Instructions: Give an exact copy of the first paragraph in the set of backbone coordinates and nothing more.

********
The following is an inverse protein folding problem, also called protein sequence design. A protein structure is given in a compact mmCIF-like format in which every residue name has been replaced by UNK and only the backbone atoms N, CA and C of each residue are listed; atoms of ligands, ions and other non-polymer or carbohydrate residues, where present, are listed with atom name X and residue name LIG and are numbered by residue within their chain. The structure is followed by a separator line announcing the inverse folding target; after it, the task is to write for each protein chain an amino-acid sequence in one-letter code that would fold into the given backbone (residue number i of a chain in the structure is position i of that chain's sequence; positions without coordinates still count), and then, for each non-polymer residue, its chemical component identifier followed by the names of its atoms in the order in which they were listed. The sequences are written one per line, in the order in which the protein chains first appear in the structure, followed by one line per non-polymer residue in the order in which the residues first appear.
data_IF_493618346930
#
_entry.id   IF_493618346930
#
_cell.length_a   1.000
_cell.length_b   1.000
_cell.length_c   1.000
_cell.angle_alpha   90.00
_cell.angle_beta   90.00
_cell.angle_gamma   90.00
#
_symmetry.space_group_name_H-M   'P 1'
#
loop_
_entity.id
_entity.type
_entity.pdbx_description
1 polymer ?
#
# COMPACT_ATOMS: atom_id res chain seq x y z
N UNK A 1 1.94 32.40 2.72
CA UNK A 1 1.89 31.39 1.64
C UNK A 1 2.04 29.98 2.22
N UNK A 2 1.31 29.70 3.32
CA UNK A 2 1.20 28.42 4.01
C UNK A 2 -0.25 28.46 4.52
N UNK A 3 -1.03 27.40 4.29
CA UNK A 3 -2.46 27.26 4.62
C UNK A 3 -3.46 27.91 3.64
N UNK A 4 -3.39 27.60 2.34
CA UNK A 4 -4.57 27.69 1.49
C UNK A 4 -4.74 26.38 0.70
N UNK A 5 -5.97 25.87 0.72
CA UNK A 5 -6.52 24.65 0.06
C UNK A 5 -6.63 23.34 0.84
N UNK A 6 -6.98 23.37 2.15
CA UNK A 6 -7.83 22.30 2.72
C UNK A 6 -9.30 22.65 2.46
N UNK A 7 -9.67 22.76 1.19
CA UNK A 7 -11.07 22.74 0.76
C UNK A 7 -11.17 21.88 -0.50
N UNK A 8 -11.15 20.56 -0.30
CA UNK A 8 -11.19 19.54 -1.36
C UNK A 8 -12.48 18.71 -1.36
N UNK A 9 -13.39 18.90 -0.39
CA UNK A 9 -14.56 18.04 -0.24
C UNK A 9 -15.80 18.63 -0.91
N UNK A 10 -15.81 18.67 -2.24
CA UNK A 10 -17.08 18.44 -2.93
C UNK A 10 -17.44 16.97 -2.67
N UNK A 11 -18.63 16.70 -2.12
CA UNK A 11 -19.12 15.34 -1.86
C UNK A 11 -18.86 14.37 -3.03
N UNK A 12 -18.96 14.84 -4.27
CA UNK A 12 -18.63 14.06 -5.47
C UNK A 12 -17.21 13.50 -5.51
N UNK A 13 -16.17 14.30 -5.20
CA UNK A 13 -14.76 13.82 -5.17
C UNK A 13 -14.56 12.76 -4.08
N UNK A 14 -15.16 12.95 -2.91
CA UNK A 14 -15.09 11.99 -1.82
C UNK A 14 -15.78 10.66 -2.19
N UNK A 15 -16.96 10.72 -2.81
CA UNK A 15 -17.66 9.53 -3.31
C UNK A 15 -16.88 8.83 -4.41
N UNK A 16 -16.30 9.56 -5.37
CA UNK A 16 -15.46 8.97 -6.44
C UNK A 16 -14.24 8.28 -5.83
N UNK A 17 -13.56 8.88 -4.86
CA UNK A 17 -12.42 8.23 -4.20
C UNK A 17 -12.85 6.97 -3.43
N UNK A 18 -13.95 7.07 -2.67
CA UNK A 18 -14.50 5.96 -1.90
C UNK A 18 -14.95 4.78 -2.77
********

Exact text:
The following is an inverse protein folding problem, also called protein sequence design. A protein structure is given in a compact mmCIF-like format in which every residue name has been replaced by UNK and only the backbone atoms N, CA and C of each residue are listed; atoms of ligands, ions and other non-polymer or carbohydrate residues, where present, are listed with atom name X and residue name LIG and are numbered by residue within their chain. The structure is followed by a separator line announcing the inverse folding target; after it, the task is to write for each protein chain an amino-acid sequence in one-letter code that would fold into the given backbone (residue number i of a chain in the structure is position i of that chain's sequence; positions without coordinates still count), and then, for each non-polymer residue, its chemical component identifier followed by the names of its atoms in the order in which they were listed. The sequences are written one per line, in the order in which the protein chains first appear in the structure, followed by one line per non-polymer residue in the order in which the residues first appear.